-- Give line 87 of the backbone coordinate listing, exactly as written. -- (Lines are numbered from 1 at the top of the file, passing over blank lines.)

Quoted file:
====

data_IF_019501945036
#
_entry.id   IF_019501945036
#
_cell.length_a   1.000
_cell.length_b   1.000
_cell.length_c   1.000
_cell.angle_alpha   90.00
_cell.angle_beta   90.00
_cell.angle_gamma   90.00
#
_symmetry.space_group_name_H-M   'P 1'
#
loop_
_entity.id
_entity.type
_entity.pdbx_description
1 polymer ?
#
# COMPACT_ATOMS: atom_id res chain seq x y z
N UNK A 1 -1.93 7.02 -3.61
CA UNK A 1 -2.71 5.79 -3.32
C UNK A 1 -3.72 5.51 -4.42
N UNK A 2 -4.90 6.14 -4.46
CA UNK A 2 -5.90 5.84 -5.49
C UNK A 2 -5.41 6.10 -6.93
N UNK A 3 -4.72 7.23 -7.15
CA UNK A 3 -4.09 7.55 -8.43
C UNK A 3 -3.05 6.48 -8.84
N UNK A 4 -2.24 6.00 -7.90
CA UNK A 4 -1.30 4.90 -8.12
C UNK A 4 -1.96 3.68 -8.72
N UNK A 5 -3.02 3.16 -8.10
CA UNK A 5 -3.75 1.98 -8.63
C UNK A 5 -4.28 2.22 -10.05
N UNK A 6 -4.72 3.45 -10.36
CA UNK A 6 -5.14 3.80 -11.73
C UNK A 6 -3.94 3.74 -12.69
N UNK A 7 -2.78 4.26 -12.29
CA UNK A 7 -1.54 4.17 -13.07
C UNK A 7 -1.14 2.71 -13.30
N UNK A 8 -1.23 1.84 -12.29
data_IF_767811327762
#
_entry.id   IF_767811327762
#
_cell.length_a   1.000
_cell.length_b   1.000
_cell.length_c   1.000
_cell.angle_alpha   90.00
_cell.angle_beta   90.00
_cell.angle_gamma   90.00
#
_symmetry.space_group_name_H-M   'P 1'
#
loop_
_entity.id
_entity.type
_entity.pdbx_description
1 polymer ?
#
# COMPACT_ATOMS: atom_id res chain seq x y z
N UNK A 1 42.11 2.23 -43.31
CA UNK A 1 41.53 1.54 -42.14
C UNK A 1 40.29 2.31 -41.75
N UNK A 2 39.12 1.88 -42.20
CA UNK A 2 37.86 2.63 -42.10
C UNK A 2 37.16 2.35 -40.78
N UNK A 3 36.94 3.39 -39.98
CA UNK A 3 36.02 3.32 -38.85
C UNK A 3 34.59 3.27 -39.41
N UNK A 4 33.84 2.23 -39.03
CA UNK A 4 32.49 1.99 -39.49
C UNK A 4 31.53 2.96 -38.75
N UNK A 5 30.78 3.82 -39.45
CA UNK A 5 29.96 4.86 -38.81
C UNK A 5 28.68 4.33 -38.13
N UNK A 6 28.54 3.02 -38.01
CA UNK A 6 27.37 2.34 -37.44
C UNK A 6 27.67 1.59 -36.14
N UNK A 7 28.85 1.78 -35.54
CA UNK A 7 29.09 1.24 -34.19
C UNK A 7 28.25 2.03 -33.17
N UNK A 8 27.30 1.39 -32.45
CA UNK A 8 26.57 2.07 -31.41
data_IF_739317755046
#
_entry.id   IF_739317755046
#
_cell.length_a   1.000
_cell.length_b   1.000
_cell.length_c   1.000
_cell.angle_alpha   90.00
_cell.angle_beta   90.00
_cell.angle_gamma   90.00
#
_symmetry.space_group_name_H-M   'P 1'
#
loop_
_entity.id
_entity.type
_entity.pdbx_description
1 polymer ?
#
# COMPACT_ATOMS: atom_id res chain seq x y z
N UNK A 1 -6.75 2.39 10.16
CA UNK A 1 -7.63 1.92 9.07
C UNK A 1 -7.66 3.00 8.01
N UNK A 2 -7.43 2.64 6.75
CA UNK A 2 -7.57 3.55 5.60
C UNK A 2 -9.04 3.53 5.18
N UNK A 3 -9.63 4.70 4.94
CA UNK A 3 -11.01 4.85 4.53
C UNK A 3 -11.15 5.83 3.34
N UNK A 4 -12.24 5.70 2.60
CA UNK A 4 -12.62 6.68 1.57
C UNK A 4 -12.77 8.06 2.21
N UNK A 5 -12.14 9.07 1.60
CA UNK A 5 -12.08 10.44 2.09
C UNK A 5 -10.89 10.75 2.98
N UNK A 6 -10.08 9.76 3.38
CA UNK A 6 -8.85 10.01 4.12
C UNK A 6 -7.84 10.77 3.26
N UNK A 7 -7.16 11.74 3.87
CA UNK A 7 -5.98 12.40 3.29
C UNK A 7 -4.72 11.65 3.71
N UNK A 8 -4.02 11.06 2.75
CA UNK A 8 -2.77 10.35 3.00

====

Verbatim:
#